NEW YORK (Reuters Health) - Studies have hinted that diet-soda lovers could face higher risks of diabetes and heart disease, but new findings suggest that overall diet may be what matters most in the end.
Several studies have found that people who regularly down diet soda are more likely than people who don’t to have certain risk factors for those chronic diseases — like high blood pressure and high blood sugar.
And one recent study became the first to link the beverages to the risk of actual heart attacks and strokes (see Reuters Health story of February 17, 2012).
Still, researchers have not been able to say whether it’s the sugar-free drinks, themselves, that deserve the blame.
Many factors separate diet- and regular-beverage drinkers — and, for that matter, people who stick with water. Overall diet is one.
So this latest study tried to account for people’s general diet patterns, said lead researcher Kiyah J. Duffey, of the University of North Carolina at Chapel Hill.
She and her colleagues used data on more than 4,000 Americans taking part in a long-term study of heart health. They were all between the ages of 18 and 30 when the study began in the mid-1980s.
Over the next 20 years, 827 study participants developed metabolic syndrome — a cluster of risk factors for heart problems and diabetes including extra weight around the waist, unhealthy cholesterol levels, high blood pressure and elevated blood sugar.
. The researchers found that young adults who drank diet beverages were more likely than those who didn’t to develop metabolic syndrome over the next 20 years.
The picture became more complex when Duffey’s team considered the role of diet as well.
The lowest risk of metabolic syndrome was seen among people who drank no diet beverages and stuck to a “prudent” diet — one rich in foods like fruits, vegetables, whole grains and fish.
Meanwhile, people who also ate a prudent diet but did drink diet beverages had a somewhat higher rate of metabolic syndrome — but not by much.
Over 20 years, 20 percent of those men and women developed metabolic syndrome. That compared with 18 percent of prudent eaters who didn’t regularly have diet drinks, Duffey’s team writes in the American Journal of Clinical Nutrition.
Participants with the highest rate of metabolic syndrome — at 32 percent — were those who drank diet soda and downed the typical “Western” diet. That means lots of meat, processed foods and sugar.
Duffey’s team weighed factors other than diet, too, like people’s weight and exercise habits at the start of the study.
With all of that considered, healthy eaters who steered clear of diet drinks still had the lowest risk of developing metabolic syndrome — more than one-third lower than Western-style eaters who did drink diet beverages.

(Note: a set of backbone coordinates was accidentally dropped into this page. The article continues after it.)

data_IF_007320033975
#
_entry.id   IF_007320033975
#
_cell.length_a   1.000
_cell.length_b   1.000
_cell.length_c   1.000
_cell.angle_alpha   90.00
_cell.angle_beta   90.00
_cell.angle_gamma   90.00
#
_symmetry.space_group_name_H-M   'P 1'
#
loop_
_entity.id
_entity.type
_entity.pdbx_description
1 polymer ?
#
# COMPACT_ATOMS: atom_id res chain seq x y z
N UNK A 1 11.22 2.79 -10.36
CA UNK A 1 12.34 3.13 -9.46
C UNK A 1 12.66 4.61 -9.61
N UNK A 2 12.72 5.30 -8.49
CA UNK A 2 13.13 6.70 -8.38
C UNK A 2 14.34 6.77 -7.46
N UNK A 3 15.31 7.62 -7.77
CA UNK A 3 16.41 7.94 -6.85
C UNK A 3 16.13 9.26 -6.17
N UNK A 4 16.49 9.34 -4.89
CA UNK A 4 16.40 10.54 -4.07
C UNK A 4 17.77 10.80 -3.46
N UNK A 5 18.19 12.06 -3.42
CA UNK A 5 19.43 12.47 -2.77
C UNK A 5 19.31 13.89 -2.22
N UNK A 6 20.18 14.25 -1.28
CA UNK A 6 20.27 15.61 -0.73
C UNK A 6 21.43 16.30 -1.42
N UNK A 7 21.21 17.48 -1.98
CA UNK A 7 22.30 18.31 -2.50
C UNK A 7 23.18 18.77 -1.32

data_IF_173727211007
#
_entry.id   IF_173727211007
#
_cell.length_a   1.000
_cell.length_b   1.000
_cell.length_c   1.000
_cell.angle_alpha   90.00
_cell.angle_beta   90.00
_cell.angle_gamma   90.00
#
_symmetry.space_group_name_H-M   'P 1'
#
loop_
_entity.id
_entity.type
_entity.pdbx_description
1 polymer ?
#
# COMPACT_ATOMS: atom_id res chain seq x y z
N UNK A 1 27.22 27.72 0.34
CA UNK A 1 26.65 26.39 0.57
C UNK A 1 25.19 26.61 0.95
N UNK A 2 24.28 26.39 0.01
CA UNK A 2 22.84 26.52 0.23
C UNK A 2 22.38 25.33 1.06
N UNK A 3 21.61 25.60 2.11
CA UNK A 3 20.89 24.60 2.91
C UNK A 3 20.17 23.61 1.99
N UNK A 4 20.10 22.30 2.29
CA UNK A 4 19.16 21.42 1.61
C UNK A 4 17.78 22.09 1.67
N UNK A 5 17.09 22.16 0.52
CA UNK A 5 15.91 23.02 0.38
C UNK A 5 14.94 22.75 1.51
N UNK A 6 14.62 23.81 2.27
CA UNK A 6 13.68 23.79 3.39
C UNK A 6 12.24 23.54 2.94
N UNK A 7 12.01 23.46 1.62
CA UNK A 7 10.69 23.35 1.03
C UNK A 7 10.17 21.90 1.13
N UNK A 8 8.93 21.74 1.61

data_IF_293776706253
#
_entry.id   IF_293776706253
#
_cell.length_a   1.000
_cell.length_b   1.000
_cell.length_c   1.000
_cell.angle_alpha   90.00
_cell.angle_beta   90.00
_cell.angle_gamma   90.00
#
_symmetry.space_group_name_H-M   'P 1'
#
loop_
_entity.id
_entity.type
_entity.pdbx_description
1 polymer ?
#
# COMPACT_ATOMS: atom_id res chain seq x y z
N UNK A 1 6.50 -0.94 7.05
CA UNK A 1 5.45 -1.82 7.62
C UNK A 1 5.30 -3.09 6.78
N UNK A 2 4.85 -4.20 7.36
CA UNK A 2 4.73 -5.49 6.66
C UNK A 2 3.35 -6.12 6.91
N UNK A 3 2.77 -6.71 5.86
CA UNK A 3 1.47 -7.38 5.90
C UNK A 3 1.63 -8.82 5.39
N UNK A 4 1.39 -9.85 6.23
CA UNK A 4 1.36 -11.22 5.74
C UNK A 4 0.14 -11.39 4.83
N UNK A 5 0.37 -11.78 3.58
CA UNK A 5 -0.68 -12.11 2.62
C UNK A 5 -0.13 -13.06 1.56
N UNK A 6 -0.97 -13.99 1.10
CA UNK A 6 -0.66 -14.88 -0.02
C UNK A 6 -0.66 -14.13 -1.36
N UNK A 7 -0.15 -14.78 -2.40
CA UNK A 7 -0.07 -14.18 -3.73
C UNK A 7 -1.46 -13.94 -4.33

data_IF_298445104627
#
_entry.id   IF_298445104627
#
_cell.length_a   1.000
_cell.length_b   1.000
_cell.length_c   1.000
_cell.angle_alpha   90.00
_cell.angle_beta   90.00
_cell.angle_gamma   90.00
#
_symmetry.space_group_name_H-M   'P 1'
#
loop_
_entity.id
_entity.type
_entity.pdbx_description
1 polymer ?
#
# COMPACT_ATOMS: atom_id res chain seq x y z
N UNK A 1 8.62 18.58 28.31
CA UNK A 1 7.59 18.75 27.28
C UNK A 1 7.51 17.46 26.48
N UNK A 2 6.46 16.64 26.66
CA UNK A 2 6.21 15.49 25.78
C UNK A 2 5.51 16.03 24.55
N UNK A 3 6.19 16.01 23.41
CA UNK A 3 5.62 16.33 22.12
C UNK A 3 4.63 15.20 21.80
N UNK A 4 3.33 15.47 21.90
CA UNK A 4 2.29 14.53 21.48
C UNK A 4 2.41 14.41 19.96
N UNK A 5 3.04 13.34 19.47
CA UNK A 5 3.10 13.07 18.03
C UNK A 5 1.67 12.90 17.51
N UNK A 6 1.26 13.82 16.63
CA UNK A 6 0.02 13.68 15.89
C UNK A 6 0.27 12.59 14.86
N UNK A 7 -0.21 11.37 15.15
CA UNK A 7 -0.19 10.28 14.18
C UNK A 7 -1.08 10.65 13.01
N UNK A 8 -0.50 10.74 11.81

“I really think it’s overall diet that’s important,” Duffey said in an interview.
If you want to cut calories, replacing sugary drinks with sugar-free versions will do that, she noted. “But if the goal is a broader impact on your health,” she said, “you need to consider the whole diet.”
Duffey stressed that this study was observational — meaning it followed people over time, looking for links between eating and drinking habits and the risk of metabolic syndrome.
That type of study can’t prove that diet drinks have a negative effect on cardiovascular health, as some researchers have theorized, or whether some other factor is responsible.
That is still “definitely an open question,” said Hannah Gardener, a researcher at the University of Miami Miller School of Medicine who led the recent study linking diet beverages to an increased risk of heart disease and stroke.
“We’re still a long way from making any public health guidance” on diet beverages and health, Gardener told Reuters Health.
It’s estimated about one-third of U.S. adults have metabolic syndrome — with older age and obesity being prime risk factors.
There’s some evidence from animal research that artificial sweeteners can end up boosting appetite and food intake. But no one knows yet if that translates to humans.
Whether diet drinks have specific health effects or not, Gardener agreed on the importance of overall diet.
“It’s very important to have a healthy, balanced diet,” she said.
And if you enjoy your sugar-sweetened drinks, Gardener said, “you shouldn’t think that simply switching to diet (drinks) is going to be enough without taking into consideration your overall diet.”
SOURCE: bit.ly/H0B6aZ American Journal of Clinical Nutrition, April 2012.